New WikiLeaks files 'to reveal American criticism of Mandela'

Washington, Nov 28 (ANI): Whistleblower website 'WikiLeaks' would soon reveal that Nelson Mandela is among the world leaders believed to have been criticised US diplomatic files that are to be leaked.

According to the Daily Mail, disclosures about the 92-year-old ex-South African President are among three million secret American diplomatic missives obtained by WikiLeaks.

Mandela, who stepped down as President in 1999, condemned George Bush over the Iraq War, suggesting the US President had ignored the United Nations' calls for restraint because the then Secretary-General Kofi Annan was black. He also called Tony Blair the 'foreign minister of the United States' for supporting Mr Bush over Iraq.

Other world leaders who have clashed with the US including Afghanistan's Hamid Karzai, Libya's Colonel Gaddafi and Zimbabwe's Robert Mugabe also have been criticised in the no-holds-barred private cables to the White House from scores of US embassies, the paper said.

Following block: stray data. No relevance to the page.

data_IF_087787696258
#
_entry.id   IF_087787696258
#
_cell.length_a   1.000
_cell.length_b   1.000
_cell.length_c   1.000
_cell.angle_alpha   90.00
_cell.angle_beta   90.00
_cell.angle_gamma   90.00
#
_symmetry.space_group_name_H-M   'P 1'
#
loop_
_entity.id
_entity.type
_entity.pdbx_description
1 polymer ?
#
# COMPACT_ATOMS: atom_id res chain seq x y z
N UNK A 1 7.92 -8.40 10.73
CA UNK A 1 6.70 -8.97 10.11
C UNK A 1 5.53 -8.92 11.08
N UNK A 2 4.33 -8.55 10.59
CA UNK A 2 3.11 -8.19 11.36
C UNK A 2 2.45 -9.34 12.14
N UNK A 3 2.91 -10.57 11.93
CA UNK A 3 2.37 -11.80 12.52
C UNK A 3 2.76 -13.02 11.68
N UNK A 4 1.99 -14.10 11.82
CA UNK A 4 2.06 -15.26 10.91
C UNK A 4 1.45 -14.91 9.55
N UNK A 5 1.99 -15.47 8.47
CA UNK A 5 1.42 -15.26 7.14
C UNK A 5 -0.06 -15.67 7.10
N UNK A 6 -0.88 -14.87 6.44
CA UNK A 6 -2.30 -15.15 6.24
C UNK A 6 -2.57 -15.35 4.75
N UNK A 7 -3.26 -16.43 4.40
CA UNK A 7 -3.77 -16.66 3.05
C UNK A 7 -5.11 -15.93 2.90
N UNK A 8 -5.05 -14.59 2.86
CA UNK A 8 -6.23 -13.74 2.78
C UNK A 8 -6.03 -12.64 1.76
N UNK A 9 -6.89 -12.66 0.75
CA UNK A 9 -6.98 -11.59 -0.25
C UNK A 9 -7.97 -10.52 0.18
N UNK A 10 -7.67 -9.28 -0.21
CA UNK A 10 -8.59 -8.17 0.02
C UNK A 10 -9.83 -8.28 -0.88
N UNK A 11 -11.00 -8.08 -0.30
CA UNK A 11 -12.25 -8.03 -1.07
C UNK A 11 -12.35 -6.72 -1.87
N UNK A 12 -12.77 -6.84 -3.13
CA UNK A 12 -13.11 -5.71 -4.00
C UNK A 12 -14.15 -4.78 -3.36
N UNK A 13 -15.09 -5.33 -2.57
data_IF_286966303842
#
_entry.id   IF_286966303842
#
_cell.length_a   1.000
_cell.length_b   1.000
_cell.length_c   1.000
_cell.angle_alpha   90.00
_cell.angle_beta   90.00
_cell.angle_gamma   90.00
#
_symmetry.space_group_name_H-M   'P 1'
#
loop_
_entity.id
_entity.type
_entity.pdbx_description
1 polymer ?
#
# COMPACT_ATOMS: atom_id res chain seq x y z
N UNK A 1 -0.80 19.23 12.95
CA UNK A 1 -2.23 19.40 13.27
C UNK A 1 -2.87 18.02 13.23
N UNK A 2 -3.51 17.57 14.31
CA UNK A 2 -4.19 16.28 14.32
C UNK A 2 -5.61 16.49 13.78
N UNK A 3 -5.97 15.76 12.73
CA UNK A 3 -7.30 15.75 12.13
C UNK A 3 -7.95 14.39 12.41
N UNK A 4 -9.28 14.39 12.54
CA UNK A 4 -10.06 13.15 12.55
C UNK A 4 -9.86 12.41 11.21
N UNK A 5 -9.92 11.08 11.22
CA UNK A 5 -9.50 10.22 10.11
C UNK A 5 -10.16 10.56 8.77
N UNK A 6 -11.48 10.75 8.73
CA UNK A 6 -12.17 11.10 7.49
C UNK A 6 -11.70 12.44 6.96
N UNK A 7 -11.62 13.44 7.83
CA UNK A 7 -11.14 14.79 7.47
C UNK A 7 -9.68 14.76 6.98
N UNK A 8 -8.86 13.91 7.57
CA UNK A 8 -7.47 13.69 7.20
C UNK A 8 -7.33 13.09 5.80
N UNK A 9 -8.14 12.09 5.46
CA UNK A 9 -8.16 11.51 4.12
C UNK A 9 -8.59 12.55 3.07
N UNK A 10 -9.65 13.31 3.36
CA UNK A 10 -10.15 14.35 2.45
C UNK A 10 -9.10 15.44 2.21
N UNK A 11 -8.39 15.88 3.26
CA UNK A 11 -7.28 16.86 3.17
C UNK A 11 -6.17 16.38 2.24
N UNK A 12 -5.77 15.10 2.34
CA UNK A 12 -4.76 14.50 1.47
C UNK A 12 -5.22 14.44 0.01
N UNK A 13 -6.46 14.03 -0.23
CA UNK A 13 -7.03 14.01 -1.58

Around 800 messages are from the US embassy in London and some reportedly feature negative and hostile comments about Gordon Brown and the Labour Government.

The cables are thought to relate to the Anglo-US dispute after Britain freed Lockerbie bomber Abdelbaset Ali Mohmed Al Megrahi from a Scottish jail last year, and would also include US assessments of Brown's personality and prospects of staying in power, the paper added.

The secret cables, due to be published online today, are believed to be from January 2006 to December 2009, taking in the latter part of Tony Blair's Premiership and most of Gordon Brown's.

Yesterday, the US ambassador to London Louis Susman had reportedly briefed the British Prime Minister David Cameron about the potentially embarrassing revelations by the whistleblower website 'WikiLeaks,' which when published within a few days could compromise Britain's national security and also damage relationships between the allies.

Defence sources had said yesterday that British national security could be 'put at risk' by the release, as they are expected to contain details of the Iraq and Afghanistan wars and pull-outs and revelations about secret service practices and intelligence sources. (ANI)

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